President Joe Biden has picked three nominees for open slots on the Federal Reserve board, including progressive favorite Sarah Bloom Raskin for the top job overseeing the nation’s banks, according to three people familiar with the matter.
In addition to Raskin, Biden tapped Lisa Cook and Philip Jefferson, both Ph.D. economists with a strong focus on labor markets, the people said. They would join only a handful of Black Americans who have been tapped for those coveted posts in the history of the Fed. Cook would be the first woman of color to serve on the Fed board.
The White House delivered the names of the nominees to the Senate Thursday night, according to one of the people.
“President Biden has nominated a serious, qualified, nonpartisan group of five nominees for the Board of Governors of the Federal Reserve who together will bring an extraordinary amount of skill, experience, and competence to the Federal Reserve,” the person said. Biden previously renominated Fed Chair Jerome Powell for a new term and chose Fed Governor Lael Brainard to serve as vice chair.
By naming Raskin, a former Fed governor and onetime deputy Treasury secretary, Biden is putting in place an aggressive regulator who has pressed for tougher oversight of Wall Street. That could mollify financial regulation advocates who have slammed Powell for easing rules on big financial firms and not doing more to combat climate change.
Biden announced in November he would tap Powell — a Republican first named Fed chief by then-President Donald Trump — for another term as chair, opting for continuity at the central bank as the specter of rising inflation looms in an election year.
Still, Biden’s latest picks would put a solid Democratic stamp on the central bank, strengthening the Fed’s focus on the well-being of American workers as well as on new, potentially explosive issues such as climate change and racial equity. They may also be a counterweight to a growing push to act more aggressively to fight soaring prices, another possible source of tension on the board.
With inflation surging at its highest rate in four decades, the Fed has begun to pull back on its extraordinary support for financial markets and is expected to begin raising interest rates over the coming months. It will be a careful balancing act for Fed officials, who are aiming to cool the economy without triggering a recession. They face political pressure from both sides of the aisle to curb prices, while at the same time ensuring the labor market continues to improve.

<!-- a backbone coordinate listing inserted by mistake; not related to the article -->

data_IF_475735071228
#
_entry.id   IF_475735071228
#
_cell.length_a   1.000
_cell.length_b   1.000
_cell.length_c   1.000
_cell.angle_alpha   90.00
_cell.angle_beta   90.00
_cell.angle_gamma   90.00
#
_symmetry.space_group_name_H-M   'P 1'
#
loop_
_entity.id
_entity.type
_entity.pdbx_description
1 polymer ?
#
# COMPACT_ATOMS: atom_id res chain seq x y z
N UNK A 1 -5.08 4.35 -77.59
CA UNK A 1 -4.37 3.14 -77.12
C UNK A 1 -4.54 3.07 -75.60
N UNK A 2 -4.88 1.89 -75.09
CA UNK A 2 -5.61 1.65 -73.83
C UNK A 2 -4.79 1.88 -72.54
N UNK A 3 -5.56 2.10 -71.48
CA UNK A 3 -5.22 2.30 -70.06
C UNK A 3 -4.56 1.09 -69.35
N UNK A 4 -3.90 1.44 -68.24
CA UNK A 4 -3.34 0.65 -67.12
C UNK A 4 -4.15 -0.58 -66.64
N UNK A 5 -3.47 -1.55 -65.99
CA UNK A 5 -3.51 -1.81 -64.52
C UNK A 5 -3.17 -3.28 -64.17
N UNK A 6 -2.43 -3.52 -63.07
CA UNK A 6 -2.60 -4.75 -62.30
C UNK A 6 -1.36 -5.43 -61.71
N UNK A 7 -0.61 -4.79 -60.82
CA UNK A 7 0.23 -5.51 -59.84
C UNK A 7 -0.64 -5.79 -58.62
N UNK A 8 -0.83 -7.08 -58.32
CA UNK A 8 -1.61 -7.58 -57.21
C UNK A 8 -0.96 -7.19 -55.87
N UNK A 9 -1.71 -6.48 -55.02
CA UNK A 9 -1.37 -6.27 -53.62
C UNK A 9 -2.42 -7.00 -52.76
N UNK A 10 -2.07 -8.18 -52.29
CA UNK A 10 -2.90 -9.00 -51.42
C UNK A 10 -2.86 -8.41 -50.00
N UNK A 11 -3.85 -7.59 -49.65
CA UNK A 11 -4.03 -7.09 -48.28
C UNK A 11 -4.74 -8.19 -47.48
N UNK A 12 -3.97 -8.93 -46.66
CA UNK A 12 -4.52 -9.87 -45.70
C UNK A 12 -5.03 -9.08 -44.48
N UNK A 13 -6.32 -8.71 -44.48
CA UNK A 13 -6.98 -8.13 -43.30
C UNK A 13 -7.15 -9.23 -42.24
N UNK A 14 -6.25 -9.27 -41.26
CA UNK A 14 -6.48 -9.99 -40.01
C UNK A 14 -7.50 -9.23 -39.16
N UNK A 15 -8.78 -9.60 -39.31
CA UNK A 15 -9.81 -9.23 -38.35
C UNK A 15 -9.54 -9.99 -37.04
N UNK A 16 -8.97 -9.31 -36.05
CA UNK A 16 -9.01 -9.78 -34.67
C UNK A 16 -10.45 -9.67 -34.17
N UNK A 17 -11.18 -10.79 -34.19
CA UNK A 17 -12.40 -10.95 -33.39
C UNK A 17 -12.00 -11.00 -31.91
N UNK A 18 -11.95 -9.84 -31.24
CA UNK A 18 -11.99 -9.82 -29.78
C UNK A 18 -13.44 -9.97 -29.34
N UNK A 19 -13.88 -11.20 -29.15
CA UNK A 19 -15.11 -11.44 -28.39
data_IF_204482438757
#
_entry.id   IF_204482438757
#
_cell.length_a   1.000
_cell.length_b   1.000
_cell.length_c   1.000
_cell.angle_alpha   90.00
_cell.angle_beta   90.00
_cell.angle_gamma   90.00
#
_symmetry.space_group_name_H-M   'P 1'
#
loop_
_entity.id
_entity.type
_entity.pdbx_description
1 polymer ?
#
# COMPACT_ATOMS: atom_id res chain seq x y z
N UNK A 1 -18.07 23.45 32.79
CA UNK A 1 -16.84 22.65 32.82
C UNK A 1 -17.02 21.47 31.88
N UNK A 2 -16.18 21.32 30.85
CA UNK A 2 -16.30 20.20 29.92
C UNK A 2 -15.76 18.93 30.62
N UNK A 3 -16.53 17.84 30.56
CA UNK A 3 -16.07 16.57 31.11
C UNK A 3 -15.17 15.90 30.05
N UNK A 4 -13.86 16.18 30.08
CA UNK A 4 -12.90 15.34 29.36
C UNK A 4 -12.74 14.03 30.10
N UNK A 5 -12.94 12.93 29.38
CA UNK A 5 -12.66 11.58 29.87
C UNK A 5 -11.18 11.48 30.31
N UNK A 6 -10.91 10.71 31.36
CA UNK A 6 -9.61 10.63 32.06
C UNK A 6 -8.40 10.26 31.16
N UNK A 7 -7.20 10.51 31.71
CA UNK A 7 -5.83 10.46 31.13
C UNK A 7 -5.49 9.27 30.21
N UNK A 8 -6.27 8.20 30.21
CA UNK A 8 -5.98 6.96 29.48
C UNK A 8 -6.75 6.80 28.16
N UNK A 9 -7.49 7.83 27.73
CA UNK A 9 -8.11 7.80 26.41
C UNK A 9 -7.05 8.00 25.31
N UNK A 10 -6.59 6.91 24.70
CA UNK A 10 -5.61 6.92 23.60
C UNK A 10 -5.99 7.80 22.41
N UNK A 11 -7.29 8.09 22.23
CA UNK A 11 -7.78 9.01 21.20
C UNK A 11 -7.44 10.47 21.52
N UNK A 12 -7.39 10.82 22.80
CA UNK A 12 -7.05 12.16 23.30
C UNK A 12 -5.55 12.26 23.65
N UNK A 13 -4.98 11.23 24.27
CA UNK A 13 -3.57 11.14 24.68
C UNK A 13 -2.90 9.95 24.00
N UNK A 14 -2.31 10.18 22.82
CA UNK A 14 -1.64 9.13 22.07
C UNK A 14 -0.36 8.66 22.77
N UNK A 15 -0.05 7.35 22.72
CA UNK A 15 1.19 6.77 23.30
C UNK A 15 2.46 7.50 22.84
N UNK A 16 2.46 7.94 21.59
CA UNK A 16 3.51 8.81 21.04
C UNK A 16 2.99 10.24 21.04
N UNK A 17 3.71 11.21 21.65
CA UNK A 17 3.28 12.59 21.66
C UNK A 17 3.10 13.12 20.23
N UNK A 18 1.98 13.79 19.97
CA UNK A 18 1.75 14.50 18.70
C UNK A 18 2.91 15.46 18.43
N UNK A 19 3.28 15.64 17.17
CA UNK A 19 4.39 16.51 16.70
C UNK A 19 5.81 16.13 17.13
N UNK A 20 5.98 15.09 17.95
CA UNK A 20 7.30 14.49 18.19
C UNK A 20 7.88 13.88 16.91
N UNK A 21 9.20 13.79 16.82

Once Biden formally unveils the nominees for the three remaining vacant seats, the Fed would have five pending appointments, including Powell and Brainard, who appeared before the Senate for nomination hearings this week.
Cook, a Michigan State University professor, was enthusiastically supported by climate advocacy groups. Progressive activists have also praised her work on the economic effects of racial discrimination and her role as a mentor to many younger people of color in economics. She served as a senior economist at the White House Council of Economic Advisers during the Obama administration.
Jefferson, a former Fed economist, is a professor and administrator at Davidson College in North Carolina. His work has focused on the “role of education as a buffer against unemployment, the effect of business cycles on poverty rates, and the distribution of income between labor and capital,” according to his bio.
The nominees are likely to draw skepticism from many Republicans, who have been critical of what they view as the Fed overstepping its mission.
“Members of the Fed’s Board of Governors should have exceptional qualifications and a strict view of the Fed’s narrow mandates on monetary policy and banking supervision,” Sen. Pat Toomey (R-Pa.), the top Republican on the Senate Banking Committee, said in a statement Thursday night. “I will closely examine whether Ms. Cook and Mr. Jefferson have the necessary experience, judgment, and policy views to serve as Fed Governors.”
Toomey, who has already raised concerns about Raskin’s nomination, said he worried that she “would abuse the Fed’s narrow statutory mandates on monetary policy and banking supervision to have the central bank actively engaged in capital allocation.”